Chinese cities under heavy policing


On alert: Policemen (in yellow) standing guard on Wulumuqi road, named for Urumqi in Mandarin, in Shanghai. — AFP

SHANGHAI: China’s major cities of Beijing and Shanghai were blanketed with security in the wake of nationwide rallies calling for political freedoms and an end to Covid lockdowns.

The country’s leadership faced a weekend of protests not seen in decades, as anger over unrelenting lockdowns fuels deep-rooted frustration with the country’s political system as a whole.

A deadly fire last week in Urumqi, the capital of northwest China’s Xinjiang region, was the catalyst for the wave of outrage, with protesters taking to the streets of cities around the country.

The demonstrators said Covid restrictions were to blame for hampering rescue efforts – claims the government has denied as it accused “forces with ulterior motives” of linking the fire deaths to the strict Covid controls.

Anger over lockdowns has widened to calls for political change, with protesters holding up blank sheets of paper to symbolise the censorship the world’s most populous country is subjected to.

More protests were planned for Monday night but did not materialise, with AFP journalists in Beijing and Shanghai noting a heavy police presence of hundreds of vehicles and officers on the streets.

People who had attended weekend rallies said they had received phone calls from law enforcement officers demanding information about their movements.

In Shanghai, near a site where weekend protests saw bold calls for the resignation of President Xi Jinping, bar staff said they had been ordered to close at 10pm local time for “disease control”.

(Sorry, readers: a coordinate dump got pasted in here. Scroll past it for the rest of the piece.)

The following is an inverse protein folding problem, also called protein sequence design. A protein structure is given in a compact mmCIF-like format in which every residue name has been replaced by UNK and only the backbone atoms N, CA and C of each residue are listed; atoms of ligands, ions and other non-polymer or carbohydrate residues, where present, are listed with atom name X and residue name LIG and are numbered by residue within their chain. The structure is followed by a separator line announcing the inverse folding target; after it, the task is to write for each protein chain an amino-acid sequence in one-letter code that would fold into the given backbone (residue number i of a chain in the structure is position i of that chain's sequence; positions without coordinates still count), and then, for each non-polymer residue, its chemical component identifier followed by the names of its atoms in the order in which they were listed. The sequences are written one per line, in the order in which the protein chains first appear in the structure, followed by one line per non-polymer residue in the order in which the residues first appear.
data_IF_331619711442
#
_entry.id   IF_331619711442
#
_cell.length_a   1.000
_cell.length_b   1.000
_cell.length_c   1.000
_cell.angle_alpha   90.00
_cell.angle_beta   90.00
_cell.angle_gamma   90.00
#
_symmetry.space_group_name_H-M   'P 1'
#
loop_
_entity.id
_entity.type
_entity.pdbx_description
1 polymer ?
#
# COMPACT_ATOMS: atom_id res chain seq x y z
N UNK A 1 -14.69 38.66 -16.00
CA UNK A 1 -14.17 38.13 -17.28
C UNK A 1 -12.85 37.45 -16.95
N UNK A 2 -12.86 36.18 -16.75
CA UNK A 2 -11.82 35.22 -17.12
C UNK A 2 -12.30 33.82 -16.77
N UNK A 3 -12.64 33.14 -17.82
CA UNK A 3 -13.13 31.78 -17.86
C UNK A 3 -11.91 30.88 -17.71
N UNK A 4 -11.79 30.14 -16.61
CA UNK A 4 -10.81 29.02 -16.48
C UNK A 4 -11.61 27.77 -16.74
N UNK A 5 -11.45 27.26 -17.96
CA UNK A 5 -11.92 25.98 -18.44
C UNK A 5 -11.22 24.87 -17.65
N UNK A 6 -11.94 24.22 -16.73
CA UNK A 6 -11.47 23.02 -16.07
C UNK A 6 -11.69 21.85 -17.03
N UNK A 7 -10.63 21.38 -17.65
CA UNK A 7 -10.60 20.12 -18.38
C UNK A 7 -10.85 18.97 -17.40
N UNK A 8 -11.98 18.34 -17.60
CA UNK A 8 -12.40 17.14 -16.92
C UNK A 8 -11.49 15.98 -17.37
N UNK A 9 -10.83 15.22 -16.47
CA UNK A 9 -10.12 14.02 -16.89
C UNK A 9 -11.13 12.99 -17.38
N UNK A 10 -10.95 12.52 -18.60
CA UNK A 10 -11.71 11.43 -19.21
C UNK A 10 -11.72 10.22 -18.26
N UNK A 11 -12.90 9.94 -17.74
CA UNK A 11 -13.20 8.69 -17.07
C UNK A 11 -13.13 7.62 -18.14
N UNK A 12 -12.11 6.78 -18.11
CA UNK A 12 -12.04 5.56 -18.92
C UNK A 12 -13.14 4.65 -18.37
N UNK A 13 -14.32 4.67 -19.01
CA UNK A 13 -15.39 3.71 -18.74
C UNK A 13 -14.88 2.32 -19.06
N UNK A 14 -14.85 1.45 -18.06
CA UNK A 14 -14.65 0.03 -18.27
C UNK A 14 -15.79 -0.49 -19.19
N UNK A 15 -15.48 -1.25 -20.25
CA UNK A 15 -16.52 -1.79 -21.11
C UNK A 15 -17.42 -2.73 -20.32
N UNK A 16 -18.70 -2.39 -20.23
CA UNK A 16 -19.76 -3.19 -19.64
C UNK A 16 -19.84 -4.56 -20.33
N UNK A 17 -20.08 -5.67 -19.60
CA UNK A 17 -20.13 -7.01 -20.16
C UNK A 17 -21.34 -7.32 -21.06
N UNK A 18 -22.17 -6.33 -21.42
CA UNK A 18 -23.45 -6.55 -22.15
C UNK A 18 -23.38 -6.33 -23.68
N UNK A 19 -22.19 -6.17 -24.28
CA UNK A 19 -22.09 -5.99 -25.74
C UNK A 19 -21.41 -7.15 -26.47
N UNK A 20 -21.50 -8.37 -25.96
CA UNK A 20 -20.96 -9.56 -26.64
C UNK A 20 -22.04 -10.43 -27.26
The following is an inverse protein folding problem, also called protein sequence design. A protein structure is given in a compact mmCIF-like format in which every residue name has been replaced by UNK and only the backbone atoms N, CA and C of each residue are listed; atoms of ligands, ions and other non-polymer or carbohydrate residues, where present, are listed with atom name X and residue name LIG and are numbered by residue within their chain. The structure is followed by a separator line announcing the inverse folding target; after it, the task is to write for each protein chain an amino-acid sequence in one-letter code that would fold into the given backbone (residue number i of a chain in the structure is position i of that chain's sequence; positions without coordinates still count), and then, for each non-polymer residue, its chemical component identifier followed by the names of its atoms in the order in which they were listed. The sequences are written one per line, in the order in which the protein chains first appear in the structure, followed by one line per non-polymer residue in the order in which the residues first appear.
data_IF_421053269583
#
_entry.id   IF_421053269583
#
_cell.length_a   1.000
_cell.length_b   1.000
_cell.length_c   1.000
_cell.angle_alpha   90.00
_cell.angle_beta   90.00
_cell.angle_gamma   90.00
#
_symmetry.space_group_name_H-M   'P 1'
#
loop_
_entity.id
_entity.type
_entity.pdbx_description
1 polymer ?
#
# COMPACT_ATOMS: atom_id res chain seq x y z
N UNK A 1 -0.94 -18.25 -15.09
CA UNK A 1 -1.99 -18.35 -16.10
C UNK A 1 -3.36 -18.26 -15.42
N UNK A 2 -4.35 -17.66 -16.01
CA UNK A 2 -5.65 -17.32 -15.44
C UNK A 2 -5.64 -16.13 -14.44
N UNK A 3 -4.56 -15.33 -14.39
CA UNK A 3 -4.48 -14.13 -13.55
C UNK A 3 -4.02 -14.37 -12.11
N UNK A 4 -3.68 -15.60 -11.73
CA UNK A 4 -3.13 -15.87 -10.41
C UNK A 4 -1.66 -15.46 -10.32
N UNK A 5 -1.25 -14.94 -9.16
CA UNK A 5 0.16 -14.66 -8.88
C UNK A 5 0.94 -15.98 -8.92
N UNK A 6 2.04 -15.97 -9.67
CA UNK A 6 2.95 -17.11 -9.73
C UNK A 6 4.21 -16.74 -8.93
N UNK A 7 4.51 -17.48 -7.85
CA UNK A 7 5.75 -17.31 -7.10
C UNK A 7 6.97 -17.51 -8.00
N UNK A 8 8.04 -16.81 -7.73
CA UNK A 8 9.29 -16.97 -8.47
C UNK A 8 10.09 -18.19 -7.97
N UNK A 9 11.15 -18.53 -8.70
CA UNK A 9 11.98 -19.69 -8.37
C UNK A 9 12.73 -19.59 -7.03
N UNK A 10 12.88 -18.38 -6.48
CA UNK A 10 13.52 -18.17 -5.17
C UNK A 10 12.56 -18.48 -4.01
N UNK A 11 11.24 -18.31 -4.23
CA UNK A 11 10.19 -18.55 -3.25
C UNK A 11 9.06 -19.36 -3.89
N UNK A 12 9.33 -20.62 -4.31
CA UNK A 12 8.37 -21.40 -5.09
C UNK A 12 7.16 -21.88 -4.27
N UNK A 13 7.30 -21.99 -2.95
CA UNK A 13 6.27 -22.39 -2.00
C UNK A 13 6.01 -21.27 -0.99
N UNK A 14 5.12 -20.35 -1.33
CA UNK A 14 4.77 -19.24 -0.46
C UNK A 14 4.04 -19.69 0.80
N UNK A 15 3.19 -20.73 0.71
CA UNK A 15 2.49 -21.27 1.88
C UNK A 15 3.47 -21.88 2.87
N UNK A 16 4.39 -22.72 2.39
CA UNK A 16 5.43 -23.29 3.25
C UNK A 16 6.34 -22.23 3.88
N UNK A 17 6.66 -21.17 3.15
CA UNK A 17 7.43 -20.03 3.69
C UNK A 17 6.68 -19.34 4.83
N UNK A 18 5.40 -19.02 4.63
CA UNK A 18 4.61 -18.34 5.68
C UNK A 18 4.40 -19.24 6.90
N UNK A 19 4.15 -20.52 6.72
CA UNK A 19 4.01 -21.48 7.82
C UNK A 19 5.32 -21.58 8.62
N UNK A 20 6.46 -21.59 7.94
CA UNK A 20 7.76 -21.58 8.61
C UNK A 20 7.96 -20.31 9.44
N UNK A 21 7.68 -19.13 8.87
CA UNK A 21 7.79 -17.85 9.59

Small clusters of officers were deployed to metro exits near the protest site. Throughout Monday, AFP journalists saw officers detaining four people, later releasing one, with a reporter counting 12 police cars within 100m along Wulumuqi street in Shanghai, the focal point of Sunday’s rally.

Despite the overwhelming police deployment, the frustration with zero-Covid remained palpable.

“The (zero-Covid) policies now –they’re just too strict. They kill more people than Covid,” said one 17-year-old passerby who did not want to be named.

Elsewhere, rallies did go ahead.

In semi-autonomous Hong Kong, where mass democracy protests erupted in 2019, dozens gathered at the Chinese University to mourn the victims of the Urumqi fire.

“Don’t look away. Don’t forget,” protesters shouted.

In Hangzhou, there was strict security and sporadic protests in the city’s downtown, with one attendee saying that 10 people were detained.

“The atmosphere was disorderly. There were few people and we were separated. There were lots of police, it was chaos,” she said. — AFP

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